Due to the crossing and raised table included in the new design, it is a legal requirement to reduce the speed limit to 30 miles per hour.

Why are you trying to encourage more walking and cycling?

Encouraging more people to walk, cycle or take public transport if they can is a key ambition of our local transport and connectivity plan. The redesigned junction will have better pavements and cycle paths and safer crossings, to help us achieve this.

How did you decide on the design?

An online public consultation on the initial three design options was held from 19 March to 9 April 2021. You can read the findings of the consultation in full (pdf format, 3.5Mb).

A member-delegated decision was made to take option two and develop it into a signalised junction with additional provision for safe cycling.

Further changes were incorporated following a review of the scheme in 2022 and additional stakeholder engagement in 2023. The change of design was approved at a cabinet member delegated decision meeting in October 2023.

As we hav worked on the design, we have used consultation and planning application feedback, technical assessments and data modelling, safety reports, and a cost review to inform our thinking. We also considered council policies.

Why was the design changed?

Emerging cost pressures led to a review of the scheme in 2022. The scope of the work changed, and we revisited the design to reflect this. The current design should save money and have a reduced impact on the surrounding land, while maintaining features such as segregated cycleways and crossings.

How is the current design different from the old design?

The current design increases the vehicular capacity of the junction to a similar level as options one and two from the original consultation, includes segregated cycleways and crossings that are an improvement on the existing provision, and has a reduced impact on the surrounding land, as we do not plan to widen the highway as much as originally planned. This avoids the potential requirement for compulsory purchase orders and expensive delays which could lead to funding expiring.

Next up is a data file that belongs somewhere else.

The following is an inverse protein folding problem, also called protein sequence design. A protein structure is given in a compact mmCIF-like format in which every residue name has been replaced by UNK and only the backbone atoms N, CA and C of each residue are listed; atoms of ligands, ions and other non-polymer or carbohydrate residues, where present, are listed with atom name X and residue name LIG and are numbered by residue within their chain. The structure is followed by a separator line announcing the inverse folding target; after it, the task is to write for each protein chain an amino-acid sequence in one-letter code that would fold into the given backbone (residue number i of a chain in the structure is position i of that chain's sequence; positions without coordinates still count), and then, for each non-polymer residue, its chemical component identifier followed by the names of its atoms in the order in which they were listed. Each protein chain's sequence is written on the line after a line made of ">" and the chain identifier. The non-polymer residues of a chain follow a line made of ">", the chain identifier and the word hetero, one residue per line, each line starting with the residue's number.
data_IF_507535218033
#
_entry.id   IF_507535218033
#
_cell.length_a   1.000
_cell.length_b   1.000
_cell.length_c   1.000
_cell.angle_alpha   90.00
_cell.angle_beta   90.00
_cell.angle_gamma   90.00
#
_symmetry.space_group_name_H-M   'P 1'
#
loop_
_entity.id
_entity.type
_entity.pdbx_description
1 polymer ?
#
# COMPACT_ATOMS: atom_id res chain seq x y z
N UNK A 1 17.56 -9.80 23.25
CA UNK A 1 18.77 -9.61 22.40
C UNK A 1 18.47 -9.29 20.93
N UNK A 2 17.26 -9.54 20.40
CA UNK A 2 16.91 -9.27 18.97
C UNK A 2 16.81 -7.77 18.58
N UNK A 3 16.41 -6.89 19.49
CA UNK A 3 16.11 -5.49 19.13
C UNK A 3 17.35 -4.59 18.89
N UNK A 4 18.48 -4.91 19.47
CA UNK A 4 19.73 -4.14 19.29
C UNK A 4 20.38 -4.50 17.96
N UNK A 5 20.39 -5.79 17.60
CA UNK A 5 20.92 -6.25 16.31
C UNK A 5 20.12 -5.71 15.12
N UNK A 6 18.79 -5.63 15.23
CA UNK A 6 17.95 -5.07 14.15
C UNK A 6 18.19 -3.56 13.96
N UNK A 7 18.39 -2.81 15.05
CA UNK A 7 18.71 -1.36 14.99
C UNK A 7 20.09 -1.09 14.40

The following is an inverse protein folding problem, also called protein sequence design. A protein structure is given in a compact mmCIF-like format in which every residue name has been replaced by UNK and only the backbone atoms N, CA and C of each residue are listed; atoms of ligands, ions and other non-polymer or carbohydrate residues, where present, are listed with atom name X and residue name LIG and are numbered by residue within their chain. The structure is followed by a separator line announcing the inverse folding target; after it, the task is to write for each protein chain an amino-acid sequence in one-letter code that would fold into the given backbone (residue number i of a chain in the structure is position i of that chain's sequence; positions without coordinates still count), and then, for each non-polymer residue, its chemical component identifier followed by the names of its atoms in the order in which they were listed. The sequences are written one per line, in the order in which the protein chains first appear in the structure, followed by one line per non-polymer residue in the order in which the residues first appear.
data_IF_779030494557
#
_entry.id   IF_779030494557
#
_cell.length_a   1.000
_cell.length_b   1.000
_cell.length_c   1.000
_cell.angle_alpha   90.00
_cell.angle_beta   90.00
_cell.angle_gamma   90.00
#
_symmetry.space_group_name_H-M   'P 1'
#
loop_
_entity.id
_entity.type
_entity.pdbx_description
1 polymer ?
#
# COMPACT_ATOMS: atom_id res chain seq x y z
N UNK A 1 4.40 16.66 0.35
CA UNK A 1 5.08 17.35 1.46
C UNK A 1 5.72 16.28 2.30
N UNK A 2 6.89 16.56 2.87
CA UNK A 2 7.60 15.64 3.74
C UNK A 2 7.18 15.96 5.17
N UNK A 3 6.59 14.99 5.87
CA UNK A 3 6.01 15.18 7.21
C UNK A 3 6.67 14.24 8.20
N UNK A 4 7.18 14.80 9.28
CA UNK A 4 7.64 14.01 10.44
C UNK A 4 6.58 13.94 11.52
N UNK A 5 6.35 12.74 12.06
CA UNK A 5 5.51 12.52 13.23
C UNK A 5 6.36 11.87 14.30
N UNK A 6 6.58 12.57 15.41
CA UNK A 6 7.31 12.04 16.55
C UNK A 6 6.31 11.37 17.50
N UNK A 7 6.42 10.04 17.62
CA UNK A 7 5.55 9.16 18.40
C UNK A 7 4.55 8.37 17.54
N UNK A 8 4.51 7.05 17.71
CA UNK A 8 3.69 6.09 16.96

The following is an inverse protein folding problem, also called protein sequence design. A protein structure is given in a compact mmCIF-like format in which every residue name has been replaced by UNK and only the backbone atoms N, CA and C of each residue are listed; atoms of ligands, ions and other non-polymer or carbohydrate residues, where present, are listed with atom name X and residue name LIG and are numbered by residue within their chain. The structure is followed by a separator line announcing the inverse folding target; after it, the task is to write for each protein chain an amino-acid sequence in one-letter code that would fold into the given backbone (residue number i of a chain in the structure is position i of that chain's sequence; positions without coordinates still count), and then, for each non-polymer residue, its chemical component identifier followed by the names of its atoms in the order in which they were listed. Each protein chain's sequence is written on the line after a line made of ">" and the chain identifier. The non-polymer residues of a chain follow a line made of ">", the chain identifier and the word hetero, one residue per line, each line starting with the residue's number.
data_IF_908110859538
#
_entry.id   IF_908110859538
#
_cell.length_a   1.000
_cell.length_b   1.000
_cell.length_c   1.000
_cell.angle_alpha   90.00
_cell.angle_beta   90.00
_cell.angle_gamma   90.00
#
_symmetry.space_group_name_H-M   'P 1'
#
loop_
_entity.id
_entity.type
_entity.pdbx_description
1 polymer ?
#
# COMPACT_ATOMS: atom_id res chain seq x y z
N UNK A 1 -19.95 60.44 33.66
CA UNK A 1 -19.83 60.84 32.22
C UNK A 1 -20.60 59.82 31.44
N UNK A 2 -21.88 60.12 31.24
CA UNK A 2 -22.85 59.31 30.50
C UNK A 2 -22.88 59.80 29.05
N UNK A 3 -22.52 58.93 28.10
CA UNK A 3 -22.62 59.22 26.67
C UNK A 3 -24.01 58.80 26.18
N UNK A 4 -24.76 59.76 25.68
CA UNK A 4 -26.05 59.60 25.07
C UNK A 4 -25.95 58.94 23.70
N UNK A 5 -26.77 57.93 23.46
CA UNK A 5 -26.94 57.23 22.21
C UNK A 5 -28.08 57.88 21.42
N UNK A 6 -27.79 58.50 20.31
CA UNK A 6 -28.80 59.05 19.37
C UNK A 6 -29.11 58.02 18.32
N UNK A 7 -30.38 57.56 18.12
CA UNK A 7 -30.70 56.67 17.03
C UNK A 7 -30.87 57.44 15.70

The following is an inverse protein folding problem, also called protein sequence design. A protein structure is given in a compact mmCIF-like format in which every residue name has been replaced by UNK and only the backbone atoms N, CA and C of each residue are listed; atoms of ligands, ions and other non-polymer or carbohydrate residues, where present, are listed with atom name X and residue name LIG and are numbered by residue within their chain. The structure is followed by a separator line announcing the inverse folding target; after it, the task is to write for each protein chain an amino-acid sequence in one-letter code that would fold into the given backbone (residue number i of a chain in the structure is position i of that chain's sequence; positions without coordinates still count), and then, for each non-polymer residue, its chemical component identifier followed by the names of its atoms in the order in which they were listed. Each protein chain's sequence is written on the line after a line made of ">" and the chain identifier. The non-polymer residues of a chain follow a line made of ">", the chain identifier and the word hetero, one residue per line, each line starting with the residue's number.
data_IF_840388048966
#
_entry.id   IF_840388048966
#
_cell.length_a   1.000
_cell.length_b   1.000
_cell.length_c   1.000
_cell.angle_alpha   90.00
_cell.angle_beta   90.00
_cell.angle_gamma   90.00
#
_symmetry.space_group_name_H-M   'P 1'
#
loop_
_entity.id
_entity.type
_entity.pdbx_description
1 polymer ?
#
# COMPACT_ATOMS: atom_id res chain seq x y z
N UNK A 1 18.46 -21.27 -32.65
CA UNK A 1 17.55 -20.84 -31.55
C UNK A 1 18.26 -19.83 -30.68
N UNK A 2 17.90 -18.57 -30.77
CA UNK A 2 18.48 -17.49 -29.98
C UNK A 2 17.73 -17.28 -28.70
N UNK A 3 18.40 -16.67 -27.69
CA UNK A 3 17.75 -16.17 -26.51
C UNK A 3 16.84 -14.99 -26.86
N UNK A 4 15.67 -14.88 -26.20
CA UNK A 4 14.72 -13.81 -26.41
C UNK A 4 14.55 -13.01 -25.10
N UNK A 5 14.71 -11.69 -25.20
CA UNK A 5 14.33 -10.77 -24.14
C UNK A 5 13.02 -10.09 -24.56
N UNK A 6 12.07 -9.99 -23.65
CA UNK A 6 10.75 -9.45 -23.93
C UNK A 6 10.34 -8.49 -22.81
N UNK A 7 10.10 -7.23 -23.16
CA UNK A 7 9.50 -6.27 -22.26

The design is compliant with guidance and two road safety audits have taken place.

What safety improvements will be made for cyclists?

Buffer zones between the cycle track and the carriageway have been incorporated on the north-western section which is a key area of vulnerability where traffic turns and where we expect most cyclists to travel.

The speed limit will also be reduced from 40mph to 30mph on all arms of the junction. 

When was planning permission granted?

Planning permission was granted in November 2021 for a signalised junction to replace the existing roundabout. We submitted a follow-up Section 73 application in 2023 to take account of minor changes required.

What engagement have you done?

We have used consultation feedback, planning application feedback and conversations with community representatives to help us make decisions as we developed these improvements. 

In 2021 we held a public consultation on three options for the redesigned roundabout. Further engagement took place with members and a community cycling group, including a June 2021 meeting with councillors.

Throughout 2023, we met with local interest groups as we finalised the current design.